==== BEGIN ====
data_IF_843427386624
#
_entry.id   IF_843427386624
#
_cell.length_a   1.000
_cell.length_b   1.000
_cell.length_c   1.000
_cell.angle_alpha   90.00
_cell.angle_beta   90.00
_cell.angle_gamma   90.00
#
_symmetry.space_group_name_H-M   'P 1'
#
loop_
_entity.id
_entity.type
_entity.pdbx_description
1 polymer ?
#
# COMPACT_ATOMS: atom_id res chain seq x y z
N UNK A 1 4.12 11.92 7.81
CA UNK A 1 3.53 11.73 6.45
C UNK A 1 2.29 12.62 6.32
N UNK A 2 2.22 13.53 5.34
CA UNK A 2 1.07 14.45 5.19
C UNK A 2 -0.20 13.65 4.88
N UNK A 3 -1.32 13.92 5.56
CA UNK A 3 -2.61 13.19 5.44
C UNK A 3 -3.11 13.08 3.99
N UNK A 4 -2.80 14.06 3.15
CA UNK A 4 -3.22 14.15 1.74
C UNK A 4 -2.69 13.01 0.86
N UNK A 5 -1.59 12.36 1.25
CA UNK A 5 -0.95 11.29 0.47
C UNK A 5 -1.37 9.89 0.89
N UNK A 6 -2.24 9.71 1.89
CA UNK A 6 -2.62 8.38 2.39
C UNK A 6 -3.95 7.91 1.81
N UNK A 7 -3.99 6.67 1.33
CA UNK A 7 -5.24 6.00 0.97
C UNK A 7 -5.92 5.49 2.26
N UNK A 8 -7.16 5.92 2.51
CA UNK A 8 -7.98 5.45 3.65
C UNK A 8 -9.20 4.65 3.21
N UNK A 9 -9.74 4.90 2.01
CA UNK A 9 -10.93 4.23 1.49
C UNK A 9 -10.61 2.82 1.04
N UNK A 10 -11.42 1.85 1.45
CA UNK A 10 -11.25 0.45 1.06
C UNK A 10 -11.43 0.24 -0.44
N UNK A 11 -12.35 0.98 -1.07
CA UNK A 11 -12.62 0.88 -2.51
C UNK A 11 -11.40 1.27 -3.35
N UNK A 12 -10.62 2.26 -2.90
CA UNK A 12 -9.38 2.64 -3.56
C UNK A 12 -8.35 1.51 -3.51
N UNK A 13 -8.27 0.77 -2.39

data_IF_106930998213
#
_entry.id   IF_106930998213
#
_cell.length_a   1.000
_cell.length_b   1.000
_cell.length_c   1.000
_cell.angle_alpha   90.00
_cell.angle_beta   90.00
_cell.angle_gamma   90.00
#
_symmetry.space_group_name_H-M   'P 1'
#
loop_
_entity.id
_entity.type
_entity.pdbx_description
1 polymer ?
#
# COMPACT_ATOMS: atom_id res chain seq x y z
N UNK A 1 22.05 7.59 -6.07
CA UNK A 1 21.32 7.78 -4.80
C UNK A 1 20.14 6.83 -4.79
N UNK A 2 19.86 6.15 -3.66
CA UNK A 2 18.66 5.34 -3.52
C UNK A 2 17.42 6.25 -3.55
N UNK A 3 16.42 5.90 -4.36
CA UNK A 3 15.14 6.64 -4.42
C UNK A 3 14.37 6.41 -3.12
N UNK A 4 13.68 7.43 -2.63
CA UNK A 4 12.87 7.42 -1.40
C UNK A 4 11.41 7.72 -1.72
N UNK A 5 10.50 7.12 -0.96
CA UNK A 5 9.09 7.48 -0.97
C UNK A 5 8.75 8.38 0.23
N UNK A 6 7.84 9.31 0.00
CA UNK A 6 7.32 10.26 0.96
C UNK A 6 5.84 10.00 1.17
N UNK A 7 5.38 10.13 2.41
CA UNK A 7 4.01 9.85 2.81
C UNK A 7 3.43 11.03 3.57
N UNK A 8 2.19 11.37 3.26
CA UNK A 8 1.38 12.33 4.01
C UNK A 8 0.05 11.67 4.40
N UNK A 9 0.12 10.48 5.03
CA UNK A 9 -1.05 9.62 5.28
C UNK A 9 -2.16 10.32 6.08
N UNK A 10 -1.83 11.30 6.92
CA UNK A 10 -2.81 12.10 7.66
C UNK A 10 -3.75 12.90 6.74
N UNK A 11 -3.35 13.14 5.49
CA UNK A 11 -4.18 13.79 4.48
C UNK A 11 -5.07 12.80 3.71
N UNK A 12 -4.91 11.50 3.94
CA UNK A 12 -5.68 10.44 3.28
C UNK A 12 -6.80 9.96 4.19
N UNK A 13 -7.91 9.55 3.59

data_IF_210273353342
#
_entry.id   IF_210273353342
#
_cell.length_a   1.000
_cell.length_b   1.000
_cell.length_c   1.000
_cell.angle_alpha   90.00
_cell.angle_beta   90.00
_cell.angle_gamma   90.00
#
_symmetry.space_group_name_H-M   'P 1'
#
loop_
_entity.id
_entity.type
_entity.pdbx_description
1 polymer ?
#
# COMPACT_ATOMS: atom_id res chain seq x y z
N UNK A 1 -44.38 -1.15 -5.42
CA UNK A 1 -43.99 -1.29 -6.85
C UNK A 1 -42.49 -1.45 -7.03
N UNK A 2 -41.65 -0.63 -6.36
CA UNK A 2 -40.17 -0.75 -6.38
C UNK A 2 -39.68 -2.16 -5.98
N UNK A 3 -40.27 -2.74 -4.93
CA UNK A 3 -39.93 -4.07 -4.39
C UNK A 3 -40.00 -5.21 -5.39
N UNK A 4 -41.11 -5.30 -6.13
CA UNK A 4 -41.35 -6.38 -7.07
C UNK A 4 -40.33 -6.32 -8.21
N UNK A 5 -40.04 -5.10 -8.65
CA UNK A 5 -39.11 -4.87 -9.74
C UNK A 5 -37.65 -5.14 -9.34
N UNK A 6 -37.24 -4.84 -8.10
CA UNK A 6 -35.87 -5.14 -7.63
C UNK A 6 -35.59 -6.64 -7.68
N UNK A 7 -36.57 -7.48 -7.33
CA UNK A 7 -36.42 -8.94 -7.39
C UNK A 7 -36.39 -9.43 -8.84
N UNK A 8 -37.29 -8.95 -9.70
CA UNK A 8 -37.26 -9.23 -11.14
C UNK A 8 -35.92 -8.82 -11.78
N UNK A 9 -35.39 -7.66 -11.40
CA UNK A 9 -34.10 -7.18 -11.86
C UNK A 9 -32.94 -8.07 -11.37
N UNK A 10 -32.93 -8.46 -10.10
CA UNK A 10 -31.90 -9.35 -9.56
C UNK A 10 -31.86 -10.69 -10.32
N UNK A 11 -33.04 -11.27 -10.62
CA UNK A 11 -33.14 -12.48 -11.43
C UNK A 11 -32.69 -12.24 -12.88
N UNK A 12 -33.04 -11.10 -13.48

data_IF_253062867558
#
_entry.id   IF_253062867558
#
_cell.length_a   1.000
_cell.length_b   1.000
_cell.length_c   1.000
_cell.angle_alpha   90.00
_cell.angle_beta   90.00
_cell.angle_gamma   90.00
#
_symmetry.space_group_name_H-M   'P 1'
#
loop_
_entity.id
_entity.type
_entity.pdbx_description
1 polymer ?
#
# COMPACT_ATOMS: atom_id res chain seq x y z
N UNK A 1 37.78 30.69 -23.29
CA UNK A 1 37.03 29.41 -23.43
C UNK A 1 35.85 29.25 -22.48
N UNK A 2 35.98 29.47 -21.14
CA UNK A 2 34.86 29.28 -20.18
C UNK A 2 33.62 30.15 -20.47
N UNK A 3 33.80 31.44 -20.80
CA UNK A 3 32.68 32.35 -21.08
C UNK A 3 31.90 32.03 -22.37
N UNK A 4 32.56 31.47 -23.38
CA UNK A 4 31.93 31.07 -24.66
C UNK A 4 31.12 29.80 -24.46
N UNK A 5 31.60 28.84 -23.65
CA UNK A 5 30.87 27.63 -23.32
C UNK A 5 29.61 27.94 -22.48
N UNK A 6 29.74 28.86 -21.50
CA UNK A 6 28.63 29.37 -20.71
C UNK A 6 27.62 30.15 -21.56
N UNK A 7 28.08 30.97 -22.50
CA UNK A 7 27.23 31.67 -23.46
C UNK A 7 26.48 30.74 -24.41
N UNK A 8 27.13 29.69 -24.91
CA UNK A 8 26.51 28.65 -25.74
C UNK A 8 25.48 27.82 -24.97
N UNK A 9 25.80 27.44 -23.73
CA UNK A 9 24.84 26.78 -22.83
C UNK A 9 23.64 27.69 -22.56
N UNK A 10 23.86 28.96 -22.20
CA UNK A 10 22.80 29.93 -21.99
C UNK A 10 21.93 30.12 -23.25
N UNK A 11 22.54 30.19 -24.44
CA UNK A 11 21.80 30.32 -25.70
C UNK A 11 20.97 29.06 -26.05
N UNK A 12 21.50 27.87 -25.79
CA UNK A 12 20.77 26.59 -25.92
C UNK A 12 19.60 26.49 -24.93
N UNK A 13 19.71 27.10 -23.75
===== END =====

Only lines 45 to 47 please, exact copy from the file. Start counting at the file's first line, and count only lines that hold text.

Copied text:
N UNK A 9 -9.74 4.90 2.01
CA UNK A 9 -10.93 4.23 1.49
C UNK A 9 -10.61 2.82 1.04